morning, and preach to groups of I am just now made acquainted people. This I can do till 8 or 9 with the fact, that a Government o'clock in the morning; after this, mail is to be sent off tomorrow over the sun becomes too painful to be land to Calcutta. My last journal out. More or less visit the house accompanied with a letter was sent every day. Now and then we have off on the first of July. At that time some who appear to be diligent inI was only just able to hold my pen, quirers after truth. There are four though I had continued to conduct persons for whom l cherish a comworship every evening, and occasion- fortable hope that they have passed
Two have ally converse with inquirers; but from death unto life. about the middle of July my strength been talking about baptism; but entirely failed, and I felt myself ap- when (if ever) they will venture all proaching the home of redeemed for Christ, I cannot say. Baptisın spirits. I was advised to leave Ava, brings the faith of a convert to a but just as I was making up my mind severe test. The faith of primitive
times is not shed abroad in Burmah,; it so: this divine law must be more and I am confident that there will important than any history.” He then not be great accessions to the church inquired, “ How is a person to know in Burmah Proper, till there is more that he is a believer, and that he will faith in us who preach and in those be saved from all his sing?" I gave who become disciples. Those who a short relation of my own Christian have been baptized, appear very experience, particularly the peace I well; and this to me is an omen of felt when the eyes of my underfuture prosperity to the cause in standing were first opened to see Ava. Ko Kai is not second to any the beauty of the divine character. one in the Burman church: he is He listened, with the most eager daily studying the Scriptures; and, attention, to every word. I urged in many respects, has become a val- the importance of venturing all on uable assistant. I could wish you Christ, wlio alone can save us from was personally acquainted with them our sins and present us pure and all. I know it would call forth sen- holy before the throne of God. timents of gratitude to God for this I have before written to you on rien display of saving grace. How- the subject of schools.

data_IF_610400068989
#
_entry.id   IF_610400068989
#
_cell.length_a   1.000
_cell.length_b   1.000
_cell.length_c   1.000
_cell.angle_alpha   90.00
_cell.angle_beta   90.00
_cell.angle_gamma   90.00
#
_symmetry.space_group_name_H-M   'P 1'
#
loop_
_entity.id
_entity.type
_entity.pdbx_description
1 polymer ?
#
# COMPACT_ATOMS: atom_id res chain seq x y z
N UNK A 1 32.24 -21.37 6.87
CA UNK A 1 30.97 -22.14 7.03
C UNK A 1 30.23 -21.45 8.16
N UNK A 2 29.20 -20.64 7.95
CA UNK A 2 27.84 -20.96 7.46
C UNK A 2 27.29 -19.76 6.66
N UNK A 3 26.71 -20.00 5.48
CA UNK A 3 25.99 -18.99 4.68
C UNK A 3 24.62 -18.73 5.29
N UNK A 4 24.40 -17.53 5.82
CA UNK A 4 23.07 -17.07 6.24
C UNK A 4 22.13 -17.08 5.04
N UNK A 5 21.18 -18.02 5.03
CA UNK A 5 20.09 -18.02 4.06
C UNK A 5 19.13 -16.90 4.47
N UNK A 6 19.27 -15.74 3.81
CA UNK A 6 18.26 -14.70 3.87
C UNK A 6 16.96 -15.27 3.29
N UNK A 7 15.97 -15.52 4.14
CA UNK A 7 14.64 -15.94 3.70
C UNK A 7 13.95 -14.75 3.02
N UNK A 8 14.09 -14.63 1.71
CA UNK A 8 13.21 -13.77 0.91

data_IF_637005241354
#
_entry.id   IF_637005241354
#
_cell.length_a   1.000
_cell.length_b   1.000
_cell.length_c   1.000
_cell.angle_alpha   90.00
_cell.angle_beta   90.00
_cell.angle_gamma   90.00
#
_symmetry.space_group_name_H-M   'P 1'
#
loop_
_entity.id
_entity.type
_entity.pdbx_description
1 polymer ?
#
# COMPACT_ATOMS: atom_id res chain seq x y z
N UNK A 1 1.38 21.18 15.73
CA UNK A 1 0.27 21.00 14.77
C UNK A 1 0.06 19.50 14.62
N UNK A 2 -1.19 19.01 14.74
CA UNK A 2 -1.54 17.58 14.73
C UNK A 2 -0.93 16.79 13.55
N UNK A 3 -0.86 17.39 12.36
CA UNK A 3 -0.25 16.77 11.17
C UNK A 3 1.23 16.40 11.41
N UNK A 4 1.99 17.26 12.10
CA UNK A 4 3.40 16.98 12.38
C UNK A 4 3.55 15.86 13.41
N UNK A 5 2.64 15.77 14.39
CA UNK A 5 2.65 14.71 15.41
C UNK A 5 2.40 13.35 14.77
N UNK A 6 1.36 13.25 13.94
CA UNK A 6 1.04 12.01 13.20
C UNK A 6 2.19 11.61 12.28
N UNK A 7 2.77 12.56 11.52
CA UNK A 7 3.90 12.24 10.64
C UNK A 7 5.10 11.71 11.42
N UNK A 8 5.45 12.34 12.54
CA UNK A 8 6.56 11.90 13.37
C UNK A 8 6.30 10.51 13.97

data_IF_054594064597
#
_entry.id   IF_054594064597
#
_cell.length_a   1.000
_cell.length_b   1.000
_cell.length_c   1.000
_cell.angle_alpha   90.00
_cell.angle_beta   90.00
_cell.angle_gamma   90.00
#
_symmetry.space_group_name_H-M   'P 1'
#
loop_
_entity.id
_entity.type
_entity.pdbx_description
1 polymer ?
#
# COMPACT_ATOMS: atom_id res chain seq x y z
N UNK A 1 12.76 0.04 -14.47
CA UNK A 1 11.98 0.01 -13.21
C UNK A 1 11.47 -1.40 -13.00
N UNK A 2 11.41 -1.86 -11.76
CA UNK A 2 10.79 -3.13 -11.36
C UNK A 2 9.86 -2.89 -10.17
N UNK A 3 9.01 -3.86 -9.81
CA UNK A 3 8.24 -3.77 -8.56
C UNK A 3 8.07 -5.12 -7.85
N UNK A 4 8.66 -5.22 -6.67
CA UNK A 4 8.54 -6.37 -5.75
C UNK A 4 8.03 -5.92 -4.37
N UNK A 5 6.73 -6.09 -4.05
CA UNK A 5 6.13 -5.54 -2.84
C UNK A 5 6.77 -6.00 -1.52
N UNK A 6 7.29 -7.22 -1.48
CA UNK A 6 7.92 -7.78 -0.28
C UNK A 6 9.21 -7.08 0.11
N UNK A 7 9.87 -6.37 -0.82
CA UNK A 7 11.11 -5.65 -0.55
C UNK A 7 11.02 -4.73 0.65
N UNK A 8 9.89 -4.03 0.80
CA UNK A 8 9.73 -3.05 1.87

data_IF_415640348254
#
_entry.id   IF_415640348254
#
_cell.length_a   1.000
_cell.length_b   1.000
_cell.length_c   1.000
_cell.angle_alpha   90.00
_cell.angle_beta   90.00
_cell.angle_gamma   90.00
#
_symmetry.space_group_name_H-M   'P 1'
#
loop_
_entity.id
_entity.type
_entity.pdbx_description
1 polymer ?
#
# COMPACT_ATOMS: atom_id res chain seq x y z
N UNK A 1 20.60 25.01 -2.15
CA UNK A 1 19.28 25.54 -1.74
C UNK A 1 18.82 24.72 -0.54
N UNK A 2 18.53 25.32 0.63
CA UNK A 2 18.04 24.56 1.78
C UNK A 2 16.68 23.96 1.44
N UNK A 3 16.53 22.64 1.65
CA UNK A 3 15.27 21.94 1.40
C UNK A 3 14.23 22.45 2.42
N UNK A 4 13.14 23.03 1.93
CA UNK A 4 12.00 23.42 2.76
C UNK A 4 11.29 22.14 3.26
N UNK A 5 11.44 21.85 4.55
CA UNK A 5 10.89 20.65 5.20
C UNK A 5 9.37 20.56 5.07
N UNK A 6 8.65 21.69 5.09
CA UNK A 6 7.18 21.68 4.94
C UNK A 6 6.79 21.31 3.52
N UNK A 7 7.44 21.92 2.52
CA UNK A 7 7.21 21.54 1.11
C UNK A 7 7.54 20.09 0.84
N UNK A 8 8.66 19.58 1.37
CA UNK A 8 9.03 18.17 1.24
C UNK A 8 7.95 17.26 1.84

The one ever, as we do not expect to meet in Mrs. Kincaid got up last October, time, we look forward to a more encourages us to believe that much happs meeting, where the redeemed good might be done in this departof every nation will assemble. In ment. The whole nuinber of scholthat blessed assembly, you will meet ars is fourteen, though only eight with some precious souls who first are now in school. Elizabeth Nelheard of Jesus in Ava. You, my son is a fine scholar; and all kinds dear sir, and others who have, for so of plain sewing she does exceeding; many years, toiled and prayed forly well. Others are making good the salvation of Burmah, must feel a progress for the time they have been peculiar thrill of joy, when you look in school. It would be easy to obover this great nation, and see the tain a large female school, if we truth taking root. I sometimes think could teach them needle-work as the day is not distant, when streams well as letters. We hope, before of living water will break forth in long, a box or two of such things as this long degenerate land.
I mentioned in a former letter will I am happy to state that Govern- come on for Ava schools. It is ment has manifested no hostile feel- wonderful, Sir, what influence our ings for a long time. Perhaps it is school children have over their pabecause less has been done, for two rents and relatives. When they get months past, than what was done permission to go home for a day, before. One of the princes frequent- they beg for some tracts to take to ly sends for me to visit him. At their friends, and they induce them first, he seemed to be anxious only to come out and hear the Gospel. about science; but, of late, he has The mother of Mary Connell comes become a student in the Scriptures. frequently; and she says she can no He says, that St. Paul's Epistle to longer worship idols. Moung Oug, the Romans is wonderful beyond (12 years old) by repeating the Catany thing he ever read. I found echism to his parents, has induced him one evening comparing several them to come to worship on Lord's passages together: he had the places day. Could Christian females in marked which speak of the law of America see the wants of this great failh. I said, “Your higliness will metropolis, they would rejoice to be much gratified in reading the Old have it in their power to do someTestament Scriptures." "Why?"| thing to elevate the female charache inquired. “Those writings give iter, and pour into their hearts the an account of the most wonderful hope of future bliss. events from the beginning of the Kindly remember me to the Board. world to the coming of Christ. “Be I beg an interest in your prayers,